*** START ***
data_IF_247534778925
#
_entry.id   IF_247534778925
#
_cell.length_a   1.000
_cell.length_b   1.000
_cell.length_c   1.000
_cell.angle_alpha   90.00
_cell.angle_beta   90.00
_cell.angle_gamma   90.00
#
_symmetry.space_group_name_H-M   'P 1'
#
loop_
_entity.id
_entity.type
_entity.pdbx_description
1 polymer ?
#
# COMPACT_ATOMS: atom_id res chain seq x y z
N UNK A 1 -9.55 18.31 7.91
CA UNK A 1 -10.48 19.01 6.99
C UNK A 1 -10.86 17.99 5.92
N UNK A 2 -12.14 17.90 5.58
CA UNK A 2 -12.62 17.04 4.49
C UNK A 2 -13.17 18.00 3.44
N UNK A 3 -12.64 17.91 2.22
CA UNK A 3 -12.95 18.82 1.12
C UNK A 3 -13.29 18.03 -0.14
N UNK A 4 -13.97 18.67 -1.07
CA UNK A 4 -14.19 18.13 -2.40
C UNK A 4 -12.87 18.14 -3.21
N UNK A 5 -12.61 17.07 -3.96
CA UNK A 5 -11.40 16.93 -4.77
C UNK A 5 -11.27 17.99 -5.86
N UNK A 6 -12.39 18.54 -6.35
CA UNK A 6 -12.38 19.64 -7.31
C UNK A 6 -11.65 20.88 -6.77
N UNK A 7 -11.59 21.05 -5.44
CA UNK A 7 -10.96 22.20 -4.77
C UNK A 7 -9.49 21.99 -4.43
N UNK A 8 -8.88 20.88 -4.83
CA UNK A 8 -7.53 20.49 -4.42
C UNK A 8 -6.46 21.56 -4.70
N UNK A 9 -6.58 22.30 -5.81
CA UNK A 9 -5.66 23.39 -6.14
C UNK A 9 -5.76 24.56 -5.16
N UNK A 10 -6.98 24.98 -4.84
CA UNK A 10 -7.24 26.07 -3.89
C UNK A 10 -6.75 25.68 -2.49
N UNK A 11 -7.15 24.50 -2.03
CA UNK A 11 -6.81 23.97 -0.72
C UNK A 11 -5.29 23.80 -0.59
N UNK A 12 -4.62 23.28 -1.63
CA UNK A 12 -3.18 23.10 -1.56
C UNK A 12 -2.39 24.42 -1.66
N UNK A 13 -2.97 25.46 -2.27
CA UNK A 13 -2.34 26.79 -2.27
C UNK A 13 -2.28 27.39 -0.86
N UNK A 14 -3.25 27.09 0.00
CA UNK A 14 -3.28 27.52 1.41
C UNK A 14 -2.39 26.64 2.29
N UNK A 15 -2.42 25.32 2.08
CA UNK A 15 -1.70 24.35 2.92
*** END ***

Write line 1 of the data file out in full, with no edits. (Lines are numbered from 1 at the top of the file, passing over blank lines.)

data_IF_247534778925